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An interview with a top Apple executive is a fairly rare occurrence, but with both the iPhone 5c and the new flagship iPhone 5s in the hands of hundreds of thousands around the globe, the Cupertino company’s biggest names have offered their opinions on some of the topics we all just love to hear about it. CEO Tim Cook, along with Jonny Ive and Senior Vice President of software Craig Federighi, have all given their two cents on the shape of the mobile market, as well as touching on the more sensitive topics like rival Android’s fragmented nature.

Speaking with Bloomberg Businessweek, the trio were pretty buoyant as you might imagine given the circumstances, and considering how infrequently either talk with the press outside of those official functions, it’s quite an intimate look into the mindset of the company’s three most important faces.

Apple execs

In a market awash with cheaper handsets – particularly in markets Apple is trying to crack, like China – some have questioned whether Apple’s premium product for a premium price ethos would be a sustainable. But while CEO Tim Cook is aware of the recent growth in cheap handset manufacturers, he’s not particularly fazed, noting that "it happens in every market I’ve seen . . in all consumer electronics, from cameras to PCs to tablets to phones to – in the old world – VCRs and DVDs. I can’t think of a single consumer electronics market it doesn’t happen in."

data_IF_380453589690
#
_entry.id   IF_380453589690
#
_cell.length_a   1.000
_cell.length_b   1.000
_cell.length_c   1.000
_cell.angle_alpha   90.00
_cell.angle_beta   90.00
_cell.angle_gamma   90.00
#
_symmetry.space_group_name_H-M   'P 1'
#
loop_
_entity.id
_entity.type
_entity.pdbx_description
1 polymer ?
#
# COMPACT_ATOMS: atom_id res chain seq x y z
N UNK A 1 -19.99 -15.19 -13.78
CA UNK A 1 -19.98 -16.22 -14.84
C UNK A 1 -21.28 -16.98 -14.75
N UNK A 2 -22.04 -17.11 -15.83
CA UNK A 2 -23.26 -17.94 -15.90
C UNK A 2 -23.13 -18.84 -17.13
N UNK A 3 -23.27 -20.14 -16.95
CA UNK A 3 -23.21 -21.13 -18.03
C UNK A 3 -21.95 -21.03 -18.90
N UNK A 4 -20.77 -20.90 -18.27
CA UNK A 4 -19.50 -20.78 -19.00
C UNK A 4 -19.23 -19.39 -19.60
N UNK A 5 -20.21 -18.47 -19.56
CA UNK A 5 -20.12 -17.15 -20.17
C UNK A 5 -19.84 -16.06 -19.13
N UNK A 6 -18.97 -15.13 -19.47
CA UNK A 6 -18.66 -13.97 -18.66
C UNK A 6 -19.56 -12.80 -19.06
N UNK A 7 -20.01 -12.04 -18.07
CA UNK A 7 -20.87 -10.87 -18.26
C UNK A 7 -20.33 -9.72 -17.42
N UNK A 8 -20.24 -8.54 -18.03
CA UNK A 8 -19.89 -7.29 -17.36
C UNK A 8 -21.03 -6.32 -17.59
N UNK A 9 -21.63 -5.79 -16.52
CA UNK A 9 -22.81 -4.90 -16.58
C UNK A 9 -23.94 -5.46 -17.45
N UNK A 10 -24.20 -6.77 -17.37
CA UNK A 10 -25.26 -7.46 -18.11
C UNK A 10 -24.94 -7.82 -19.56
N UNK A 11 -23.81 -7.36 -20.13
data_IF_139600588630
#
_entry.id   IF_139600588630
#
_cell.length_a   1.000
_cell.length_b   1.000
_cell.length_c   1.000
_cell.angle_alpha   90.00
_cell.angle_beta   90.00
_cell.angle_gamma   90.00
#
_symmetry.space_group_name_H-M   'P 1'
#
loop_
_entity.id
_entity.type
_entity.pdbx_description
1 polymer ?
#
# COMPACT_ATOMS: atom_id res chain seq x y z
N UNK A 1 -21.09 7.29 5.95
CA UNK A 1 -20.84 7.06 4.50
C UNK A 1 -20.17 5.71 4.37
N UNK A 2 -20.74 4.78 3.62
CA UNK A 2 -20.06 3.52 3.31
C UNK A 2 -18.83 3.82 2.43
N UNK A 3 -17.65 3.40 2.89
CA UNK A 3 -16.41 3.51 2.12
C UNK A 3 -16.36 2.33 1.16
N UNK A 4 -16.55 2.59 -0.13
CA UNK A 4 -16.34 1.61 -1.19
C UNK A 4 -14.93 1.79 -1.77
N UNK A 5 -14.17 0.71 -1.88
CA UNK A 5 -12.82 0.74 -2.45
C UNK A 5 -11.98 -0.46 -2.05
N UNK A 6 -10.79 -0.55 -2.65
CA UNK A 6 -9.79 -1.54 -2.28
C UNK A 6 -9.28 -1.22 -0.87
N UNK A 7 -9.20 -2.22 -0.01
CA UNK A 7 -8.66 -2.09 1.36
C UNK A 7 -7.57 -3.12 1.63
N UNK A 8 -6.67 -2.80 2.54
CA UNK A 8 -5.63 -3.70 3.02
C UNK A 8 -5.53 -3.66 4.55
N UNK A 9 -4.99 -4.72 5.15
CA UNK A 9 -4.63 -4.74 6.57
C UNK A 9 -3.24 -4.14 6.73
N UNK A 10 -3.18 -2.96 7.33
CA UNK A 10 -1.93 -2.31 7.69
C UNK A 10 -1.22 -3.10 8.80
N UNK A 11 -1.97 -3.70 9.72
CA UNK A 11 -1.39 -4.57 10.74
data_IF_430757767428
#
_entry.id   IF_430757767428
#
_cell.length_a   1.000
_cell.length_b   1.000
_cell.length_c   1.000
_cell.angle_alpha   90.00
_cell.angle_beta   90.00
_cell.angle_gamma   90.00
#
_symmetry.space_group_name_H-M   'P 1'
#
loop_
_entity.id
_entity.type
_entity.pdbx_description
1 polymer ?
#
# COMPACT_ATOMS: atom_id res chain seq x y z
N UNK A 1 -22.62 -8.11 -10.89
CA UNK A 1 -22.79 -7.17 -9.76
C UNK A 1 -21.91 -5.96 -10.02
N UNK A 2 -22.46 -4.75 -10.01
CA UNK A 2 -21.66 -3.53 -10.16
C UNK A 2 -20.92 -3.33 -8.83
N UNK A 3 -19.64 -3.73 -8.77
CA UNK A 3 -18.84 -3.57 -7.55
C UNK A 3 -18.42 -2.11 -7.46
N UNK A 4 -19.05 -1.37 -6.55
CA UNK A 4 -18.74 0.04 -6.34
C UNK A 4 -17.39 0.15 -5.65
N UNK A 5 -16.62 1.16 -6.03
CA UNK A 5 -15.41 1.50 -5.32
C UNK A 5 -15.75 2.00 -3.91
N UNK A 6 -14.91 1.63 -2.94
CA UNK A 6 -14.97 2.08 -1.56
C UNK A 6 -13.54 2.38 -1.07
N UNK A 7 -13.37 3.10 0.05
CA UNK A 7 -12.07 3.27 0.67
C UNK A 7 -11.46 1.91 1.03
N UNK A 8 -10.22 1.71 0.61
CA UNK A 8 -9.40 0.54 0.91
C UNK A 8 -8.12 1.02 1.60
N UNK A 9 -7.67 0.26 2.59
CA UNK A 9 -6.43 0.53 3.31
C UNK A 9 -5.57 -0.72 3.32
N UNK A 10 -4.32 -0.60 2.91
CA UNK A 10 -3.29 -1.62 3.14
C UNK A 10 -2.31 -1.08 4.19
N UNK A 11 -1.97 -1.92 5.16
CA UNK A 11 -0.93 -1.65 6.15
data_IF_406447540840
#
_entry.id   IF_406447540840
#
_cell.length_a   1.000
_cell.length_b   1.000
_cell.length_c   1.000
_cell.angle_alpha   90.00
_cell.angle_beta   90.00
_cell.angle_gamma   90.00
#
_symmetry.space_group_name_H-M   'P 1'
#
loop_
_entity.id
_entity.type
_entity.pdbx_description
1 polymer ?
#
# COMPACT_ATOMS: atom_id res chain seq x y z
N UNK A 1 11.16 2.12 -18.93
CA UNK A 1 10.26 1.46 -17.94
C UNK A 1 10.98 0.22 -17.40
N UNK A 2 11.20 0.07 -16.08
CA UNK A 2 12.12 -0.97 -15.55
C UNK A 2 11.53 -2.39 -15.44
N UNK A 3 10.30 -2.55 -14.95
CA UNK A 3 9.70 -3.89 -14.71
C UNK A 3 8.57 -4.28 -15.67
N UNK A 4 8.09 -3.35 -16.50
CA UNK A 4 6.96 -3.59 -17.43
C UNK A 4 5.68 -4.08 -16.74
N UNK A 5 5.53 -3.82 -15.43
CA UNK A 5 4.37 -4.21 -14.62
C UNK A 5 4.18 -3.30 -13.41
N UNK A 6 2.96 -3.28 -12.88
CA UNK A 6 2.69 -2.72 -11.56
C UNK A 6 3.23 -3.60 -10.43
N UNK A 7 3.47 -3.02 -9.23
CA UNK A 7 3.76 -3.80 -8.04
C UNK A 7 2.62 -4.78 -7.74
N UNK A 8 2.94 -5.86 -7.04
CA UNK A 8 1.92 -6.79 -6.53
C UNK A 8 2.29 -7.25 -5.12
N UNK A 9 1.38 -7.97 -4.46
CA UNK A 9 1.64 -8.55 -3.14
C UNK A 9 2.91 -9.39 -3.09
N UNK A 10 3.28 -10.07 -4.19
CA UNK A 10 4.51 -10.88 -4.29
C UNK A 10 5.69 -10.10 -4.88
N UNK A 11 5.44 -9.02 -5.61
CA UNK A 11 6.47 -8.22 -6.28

Apple

But while Cook was equally undeterred by the fluctuation of Apple Stocks, he was keen to touch upon the subject of Android, and in particular, it’s fragmentation issue. In what he describes as a "compounding problem" affecting both developers and the end user, he sees the issue of fragmentation as also being a big problem for the plugging of security holes:

If you’re not moving your customer base to the latest version, then you have to go back and plug holes in all of this old stuff, and people don’t really do that to a great degree.

Both Ive and Federighi had plenty to say on a variety of topics besides, and the four-page interview is a long but very interesting read. Check it out at the source link, and be sure to leave your thoughts below.

(Source: BloombergBusinessweek)

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